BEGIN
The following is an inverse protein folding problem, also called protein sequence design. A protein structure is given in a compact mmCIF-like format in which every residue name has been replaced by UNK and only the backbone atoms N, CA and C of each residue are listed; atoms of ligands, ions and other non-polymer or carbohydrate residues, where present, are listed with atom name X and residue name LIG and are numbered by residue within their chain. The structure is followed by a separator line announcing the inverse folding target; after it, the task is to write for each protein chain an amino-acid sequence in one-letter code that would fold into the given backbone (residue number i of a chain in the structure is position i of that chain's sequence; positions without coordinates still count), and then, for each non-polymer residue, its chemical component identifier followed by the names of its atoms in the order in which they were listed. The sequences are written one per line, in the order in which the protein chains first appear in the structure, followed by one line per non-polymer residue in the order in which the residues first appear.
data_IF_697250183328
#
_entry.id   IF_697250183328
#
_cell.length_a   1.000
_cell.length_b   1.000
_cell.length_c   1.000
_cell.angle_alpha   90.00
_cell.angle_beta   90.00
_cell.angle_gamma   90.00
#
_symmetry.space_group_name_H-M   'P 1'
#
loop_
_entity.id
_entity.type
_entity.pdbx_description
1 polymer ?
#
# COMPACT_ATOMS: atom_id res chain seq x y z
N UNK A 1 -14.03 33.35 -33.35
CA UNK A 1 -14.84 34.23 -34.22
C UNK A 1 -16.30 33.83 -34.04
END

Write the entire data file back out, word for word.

The following is an inverse protein folding problem, also called protein sequence design. A protein structure is given in a compact mmCIF-like format in which every residue name has been replaced by UNK and only the backbone atoms N, CA and C of each residue are listed; atoms of ligands, ions and other non-polymer or carbohydrate residues, where present, are listed with atom name X and residue name LIG and are numbered by residue within their chain. The structure is followed by a separator line announcing the inverse folding target; after it, the task is to write for each protein chain an amino-acid sequence in one-letter code that would fold into the given backbone (residue number i of a chain in the structure is position i of that chain's sequence; positions without coordinates still count), and then, for each non-polymer residue, its chemical component identifier followed by the names of its atoms in the order in which they were listed. The sequences are written one per line, in the order in which the protein chains first appear in the structure, followed by one line per non-polymer residue in the order in which the residues first appear.
data_IF_697250183328
#
_entry.id   IF_697250183328
#
_cell.length_a   1.000
_cell.length_b   1.000
_cell.length_c   1.000
_cell.angle_alpha   90.00
_cell.angle_beta   90.00
_cell.angle_gamma   90.00
#
_symmetry.space_group_name_H-M   'P 1'
#
loop_
_entity.id
_entity.type
_entity.pdbx_description
1 polymer ?
#
# COMPACT_ATOMS: atom_id res chain seq x y z
N UNK A 1 -14.03 33.35 -33.35
CA UNK A 1 -14.84 34.23 -34.22
C UNK A 1 -16.30 33.83 -34.04